Posted by Anna at 9:49 on the 30.01.17

Hello Elisabeth, I don’t think so but I am going to be at a few festivals and events later in the year so it’s worth keeping an eye on the events page of my website for those. All best wishes AJ x

Posted by Jade at 3:18 on the 23.01.17

Anna, I think I might have said this to you before on Insta, but I am absolutely obsessed with this recipe. I make it every Sunday evening and it’s my favourite thing to eat; I always look forward to it! Thank you SO much! 🙂 x

Posted by Anna at 9:48 on the 30.01.17

Thanks so much Jade, that’s so wonderful to hear

Posted by Linzi at 8:13 on the 24.01.17

You are brilliant. I love your recipes they are so easy to follow.

Posted by Katherine Rossmoore at 12:28 on the 29.01.17

I am wondering if one needs to pour boiling water over fresh coconut?

Posted by Kristen at 10:17 on the 31.01.17

I have never used curry leaves before. Are they fresh or dried?
Loved the Brunch Rice!
Thank you!

Posted by Anna at 3:43 on the 01.02.17

Hi Kristen, you can use either. Fresh curry leaves can be kept in the freezer for as long as needed, but dried work well – they just don’t have quite as strong a flavour. Hope that helps. AJ x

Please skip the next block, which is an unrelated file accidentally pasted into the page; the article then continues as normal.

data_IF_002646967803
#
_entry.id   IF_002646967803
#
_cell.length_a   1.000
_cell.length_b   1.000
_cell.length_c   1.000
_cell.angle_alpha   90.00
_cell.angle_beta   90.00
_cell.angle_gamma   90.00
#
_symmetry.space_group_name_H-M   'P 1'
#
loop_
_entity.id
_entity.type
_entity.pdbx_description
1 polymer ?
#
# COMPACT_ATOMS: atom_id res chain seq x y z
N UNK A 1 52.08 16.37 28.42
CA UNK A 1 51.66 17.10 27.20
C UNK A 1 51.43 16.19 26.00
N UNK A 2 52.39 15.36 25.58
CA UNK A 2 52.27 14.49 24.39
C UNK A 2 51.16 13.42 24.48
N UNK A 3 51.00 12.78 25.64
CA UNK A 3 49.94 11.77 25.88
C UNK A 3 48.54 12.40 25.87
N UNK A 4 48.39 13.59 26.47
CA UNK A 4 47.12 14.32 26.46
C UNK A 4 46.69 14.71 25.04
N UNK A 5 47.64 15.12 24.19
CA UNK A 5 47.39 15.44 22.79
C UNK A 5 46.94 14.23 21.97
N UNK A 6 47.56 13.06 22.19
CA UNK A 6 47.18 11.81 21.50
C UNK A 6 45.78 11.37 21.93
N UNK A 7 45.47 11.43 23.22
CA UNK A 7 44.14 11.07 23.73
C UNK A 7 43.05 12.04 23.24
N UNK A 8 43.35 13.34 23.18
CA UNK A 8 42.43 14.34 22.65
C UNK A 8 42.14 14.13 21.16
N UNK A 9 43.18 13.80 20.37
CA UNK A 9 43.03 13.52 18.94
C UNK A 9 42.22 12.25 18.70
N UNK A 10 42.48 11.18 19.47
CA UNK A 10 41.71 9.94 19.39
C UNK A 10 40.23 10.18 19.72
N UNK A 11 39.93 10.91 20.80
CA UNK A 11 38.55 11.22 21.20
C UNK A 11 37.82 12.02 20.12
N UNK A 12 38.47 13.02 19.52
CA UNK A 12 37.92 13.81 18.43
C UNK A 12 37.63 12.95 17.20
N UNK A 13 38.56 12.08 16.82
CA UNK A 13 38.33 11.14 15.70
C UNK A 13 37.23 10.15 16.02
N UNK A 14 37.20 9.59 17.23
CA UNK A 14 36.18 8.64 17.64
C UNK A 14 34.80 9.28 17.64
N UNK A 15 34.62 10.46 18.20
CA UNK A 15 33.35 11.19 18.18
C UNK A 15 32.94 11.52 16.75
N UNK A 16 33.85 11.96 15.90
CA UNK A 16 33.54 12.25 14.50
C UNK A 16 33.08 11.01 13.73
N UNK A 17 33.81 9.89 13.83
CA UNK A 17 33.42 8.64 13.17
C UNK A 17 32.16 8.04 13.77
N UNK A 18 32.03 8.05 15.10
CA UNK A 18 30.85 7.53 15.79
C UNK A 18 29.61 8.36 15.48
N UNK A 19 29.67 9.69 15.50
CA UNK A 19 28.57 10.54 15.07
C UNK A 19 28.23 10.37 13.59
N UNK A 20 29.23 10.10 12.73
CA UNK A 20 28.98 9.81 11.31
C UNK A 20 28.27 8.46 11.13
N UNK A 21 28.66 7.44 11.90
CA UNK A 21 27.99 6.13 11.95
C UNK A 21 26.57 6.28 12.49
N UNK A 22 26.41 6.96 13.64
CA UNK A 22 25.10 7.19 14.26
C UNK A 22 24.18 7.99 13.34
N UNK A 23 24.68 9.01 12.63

Posted by edel at 3:06 on the 20.02.17

I love reading your writing, as you have wonderfully evocative prose, the one thing that stops me buying your books (I have eaten some food from your recipes as my friend is a great cook) is that there is no nutritional information. I am (tediously) counting calories at the moment-fruits of years of excess- So as a suggestion for online/books, it would be great to see some calorie counts.

Posted by Komal Shah at 6:48 on the 13.03.17

I bought the book a year ago and have made this dhal multiple times. My husband says it’s the best he’s ever tasted! Thanks Anna!

Posted by fiona collier at 6:55 on the 26.04.17

hello, i have bought your book but can’t seem to find the recipe at all in it? Is it called something else in the book – i have scrolled through most of it?

Thanks

Posted by Anna at 8:36 on the 27.04.17

Hello Fiona, this recipe is in my first book, A Modern Way to Eat. Not sure which one you have? But hopefully you can use the recipe online either way. All best wishes, AJ x

Posted by Helen at 7:05 on the 16.07.17

My favourite recipe from my favourite book, thanks so much we eat this often – my little ones love it too.

Posted by Anna at 10:17 on the 19.07.17